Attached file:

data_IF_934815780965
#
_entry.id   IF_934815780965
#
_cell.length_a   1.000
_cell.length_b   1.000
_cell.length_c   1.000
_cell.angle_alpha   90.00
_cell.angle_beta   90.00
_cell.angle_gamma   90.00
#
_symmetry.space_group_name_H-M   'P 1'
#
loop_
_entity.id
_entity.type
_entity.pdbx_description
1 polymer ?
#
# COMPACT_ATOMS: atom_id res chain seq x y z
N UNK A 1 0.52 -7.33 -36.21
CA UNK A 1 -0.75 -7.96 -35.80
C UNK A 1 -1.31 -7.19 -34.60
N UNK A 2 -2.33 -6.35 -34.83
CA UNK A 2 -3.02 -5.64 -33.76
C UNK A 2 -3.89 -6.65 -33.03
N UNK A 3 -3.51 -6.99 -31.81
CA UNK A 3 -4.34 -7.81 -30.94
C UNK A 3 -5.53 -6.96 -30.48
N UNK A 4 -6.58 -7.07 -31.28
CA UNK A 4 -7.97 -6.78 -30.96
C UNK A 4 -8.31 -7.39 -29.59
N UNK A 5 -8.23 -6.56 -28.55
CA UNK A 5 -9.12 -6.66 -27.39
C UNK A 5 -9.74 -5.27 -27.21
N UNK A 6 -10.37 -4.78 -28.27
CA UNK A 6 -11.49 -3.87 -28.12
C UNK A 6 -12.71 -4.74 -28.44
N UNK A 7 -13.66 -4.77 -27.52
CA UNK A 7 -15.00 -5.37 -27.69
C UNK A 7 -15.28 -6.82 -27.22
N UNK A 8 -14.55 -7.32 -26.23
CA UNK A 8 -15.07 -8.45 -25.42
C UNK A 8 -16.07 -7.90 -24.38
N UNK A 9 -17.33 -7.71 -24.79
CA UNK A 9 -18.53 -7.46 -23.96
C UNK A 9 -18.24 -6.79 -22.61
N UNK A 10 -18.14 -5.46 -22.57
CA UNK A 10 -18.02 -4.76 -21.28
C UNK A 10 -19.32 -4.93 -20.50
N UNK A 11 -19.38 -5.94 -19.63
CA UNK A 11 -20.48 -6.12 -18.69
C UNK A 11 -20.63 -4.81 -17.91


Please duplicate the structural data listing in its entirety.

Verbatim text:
data_IF_934815780965
#
_entry.id   IF_934815780965
#
_cell.length_a   1.000
_cell.length_b   1.000
_cell.length_c   1.000
_cell.angle_alpha   90.00
_cell.angle_beta   90.00
_cell.angle_gamma   90.00
#
_symmetry.space_group_name_H-M   'P 1'
#
loop_
_entity.id
_entity.type
_entity.pdbx_description
1 polymer ?
#
# COMPACT_ATOMS: atom_id res chain seq x y z
N UNK A 1 0.52 -7.33 -36.21
CA UNK A 1 -0.75 -7.96 -35.80
C UNK A 1 -1.31 -7.19 -34.60
N UNK A 2 -2.33 -6.35 -34.83
CA UNK A 2 -3.02 -5.64 -33.76
C UNK A 2 -3.89 -6.65 -33.03
N UNK A 3 -3.51 -6.99 -31.81
CA UNK A 3 -4.34 -7.81 -30.94
C UNK A 3 -5.53 -6.96 -30.48
N UNK A 4 -6.58 -7.07 -31.28
CA UNK A 4 -7.97 -6.78 -30.96
C UNK A 4 -8.31 -7.39 -29.59
N UNK A 5 -8.23 -6.56 -28.55
CA UNK A 5 -9.12 -6.66 -27.39
C UNK A 5 -9.74 -5.27 -27.21
N UNK A 6 -10.37 -4.78 -28.27
CA UNK A 6 -11.49 -3.87 -28.12
C UNK A 6 -12.71 -4.74 -28.44
N UNK A 7 -13.66 -4.77 -27.52
CA UNK A 7 -15.00 -5.37 -27.69
C UNK A 7 -15.28 -6.82 -27.22
N UNK A 8 -14.55 -7.32 -26.23
CA UNK A 8 -15.07 -8.45 -25.42
C UNK A 8 -16.07 -7.90 -24.38
N UNK A 9 -17.33 -7.71 -24.79
CA UNK A 9 -18.53 -7.46 -23.96
C UNK A 9 -18.24 -6.79 -22.61
N UNK A 10 -18.14 -5.46 -22.57
CA UNK A 10 -18.02 -4.76 -21.28
C UNK A 10 -19.32 -4.93 -20.50
N UNK A 11 -19.38 -5.94 -19.63
CA UNK A 11 -20.48 -6.12 -18.69
C UNK A 11 -20.63 -4.81 -17.91